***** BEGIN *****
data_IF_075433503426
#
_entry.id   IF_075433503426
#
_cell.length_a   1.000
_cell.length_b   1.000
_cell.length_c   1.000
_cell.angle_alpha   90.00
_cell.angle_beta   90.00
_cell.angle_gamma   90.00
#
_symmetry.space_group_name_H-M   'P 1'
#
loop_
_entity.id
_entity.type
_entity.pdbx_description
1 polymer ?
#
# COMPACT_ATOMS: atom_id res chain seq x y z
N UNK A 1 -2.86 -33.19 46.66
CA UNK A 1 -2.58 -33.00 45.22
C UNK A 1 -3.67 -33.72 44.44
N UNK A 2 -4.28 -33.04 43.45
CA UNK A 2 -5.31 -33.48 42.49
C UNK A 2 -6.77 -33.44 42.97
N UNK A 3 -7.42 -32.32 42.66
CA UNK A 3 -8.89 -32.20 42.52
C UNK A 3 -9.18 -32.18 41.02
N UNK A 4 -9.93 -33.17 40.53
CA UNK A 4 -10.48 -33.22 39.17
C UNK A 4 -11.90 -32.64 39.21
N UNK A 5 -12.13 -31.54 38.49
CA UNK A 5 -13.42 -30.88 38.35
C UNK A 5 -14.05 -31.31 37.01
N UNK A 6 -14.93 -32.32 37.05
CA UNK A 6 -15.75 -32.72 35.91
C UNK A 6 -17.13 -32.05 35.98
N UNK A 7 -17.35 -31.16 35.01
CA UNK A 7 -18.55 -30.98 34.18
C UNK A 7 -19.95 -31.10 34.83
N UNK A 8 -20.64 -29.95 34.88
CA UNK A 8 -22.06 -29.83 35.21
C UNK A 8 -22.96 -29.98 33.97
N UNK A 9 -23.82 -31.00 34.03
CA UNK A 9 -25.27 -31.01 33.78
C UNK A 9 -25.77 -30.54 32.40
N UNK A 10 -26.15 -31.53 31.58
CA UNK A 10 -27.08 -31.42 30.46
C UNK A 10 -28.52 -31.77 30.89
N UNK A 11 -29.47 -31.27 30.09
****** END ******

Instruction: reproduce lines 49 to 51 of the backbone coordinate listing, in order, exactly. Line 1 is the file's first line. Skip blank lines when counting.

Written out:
CA UNK A 10 -27.08 -31.42 30.46
C UNK A 10 -28.52 -31.77 30.89
N UNK A 11 -29.47 -31.27 30.09